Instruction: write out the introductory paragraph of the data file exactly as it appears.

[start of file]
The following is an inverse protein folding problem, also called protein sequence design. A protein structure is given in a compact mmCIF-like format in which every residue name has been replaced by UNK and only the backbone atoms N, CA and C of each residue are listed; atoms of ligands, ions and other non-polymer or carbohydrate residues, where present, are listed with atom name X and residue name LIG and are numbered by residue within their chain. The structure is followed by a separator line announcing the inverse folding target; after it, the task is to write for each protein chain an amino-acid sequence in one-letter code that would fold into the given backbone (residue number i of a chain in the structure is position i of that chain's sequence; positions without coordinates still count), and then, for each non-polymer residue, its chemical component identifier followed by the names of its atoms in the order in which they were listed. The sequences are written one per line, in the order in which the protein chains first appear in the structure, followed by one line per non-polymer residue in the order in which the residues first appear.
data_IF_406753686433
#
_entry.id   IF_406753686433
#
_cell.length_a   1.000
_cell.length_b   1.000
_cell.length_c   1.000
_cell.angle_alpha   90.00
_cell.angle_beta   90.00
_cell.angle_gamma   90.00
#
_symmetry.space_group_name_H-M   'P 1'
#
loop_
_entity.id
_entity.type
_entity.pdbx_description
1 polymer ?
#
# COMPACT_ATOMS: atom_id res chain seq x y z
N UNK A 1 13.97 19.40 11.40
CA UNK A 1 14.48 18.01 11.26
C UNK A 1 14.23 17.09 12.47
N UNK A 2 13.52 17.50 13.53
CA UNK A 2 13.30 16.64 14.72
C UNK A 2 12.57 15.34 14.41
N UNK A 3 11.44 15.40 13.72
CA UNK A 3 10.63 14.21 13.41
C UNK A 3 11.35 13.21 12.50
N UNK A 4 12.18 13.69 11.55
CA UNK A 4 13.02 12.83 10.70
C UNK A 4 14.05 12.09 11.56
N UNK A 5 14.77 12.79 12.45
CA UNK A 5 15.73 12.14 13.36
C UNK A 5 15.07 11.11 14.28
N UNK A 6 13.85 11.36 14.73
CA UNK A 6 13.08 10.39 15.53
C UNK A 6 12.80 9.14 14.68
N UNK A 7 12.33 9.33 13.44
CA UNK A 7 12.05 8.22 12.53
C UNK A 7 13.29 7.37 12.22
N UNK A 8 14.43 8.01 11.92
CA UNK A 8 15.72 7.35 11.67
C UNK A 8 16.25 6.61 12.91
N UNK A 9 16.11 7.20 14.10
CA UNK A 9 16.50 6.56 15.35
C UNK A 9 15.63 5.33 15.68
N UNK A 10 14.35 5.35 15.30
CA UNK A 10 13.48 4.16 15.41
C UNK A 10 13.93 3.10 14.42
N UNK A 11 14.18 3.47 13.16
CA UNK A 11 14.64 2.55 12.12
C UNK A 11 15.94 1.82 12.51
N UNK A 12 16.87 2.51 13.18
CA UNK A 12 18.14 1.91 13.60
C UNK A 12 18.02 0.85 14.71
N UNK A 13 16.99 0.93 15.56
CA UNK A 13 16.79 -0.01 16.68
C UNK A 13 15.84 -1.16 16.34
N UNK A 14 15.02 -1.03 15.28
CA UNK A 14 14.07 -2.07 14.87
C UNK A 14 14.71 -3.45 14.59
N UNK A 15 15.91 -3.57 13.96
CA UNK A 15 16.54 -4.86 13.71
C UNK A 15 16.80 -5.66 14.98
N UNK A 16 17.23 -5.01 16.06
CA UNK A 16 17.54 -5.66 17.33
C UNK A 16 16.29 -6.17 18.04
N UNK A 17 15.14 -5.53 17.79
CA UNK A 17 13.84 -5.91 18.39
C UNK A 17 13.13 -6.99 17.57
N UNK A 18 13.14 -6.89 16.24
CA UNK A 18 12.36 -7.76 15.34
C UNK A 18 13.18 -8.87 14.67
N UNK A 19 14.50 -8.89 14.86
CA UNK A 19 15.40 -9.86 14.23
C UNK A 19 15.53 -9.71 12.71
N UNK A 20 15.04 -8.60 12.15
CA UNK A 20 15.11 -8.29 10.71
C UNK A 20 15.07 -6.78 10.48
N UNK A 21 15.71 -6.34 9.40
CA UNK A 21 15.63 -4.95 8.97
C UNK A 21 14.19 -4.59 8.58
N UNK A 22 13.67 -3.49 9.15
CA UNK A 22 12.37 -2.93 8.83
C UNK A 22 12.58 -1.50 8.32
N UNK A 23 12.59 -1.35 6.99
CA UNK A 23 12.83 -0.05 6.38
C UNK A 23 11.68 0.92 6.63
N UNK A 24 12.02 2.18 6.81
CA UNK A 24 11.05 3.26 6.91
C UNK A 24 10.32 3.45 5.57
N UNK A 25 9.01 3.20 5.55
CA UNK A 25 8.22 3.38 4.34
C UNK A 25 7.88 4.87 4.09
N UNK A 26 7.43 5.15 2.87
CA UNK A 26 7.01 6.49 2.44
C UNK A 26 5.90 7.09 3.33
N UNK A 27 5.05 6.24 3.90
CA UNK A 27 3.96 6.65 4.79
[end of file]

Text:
The following is an inverse protein folding problem, also called protein sequence design. A protein structure is given in a compact mmCIF-like format in which every residue name has been replaced by UNK and only the backbone atoms N, CA and C of each residue are listed; atoms of ligands, ions and other non-polymer or carbohydrate residues, where present, are listed with atom name X and residue name LIG and are numbered by residue within their chain. The structure is followed by a separator line announcing the inverse folding target; after it, the task is to write for each protein chain an amino-acid sequence in one-letter code that would fold into the given backbone (residue number i of a chain in the structure is position i of that chain's sequence; positions without coordinates still count), and then, for each non-polymer residue, its chemical component identifier followed by the names of its atoms in the order in which they were listed. The sequences are written one per line, in the order in which the protein chains first appear in the structure, followed by one line per non-polymer residue in the order in which the residues first appear.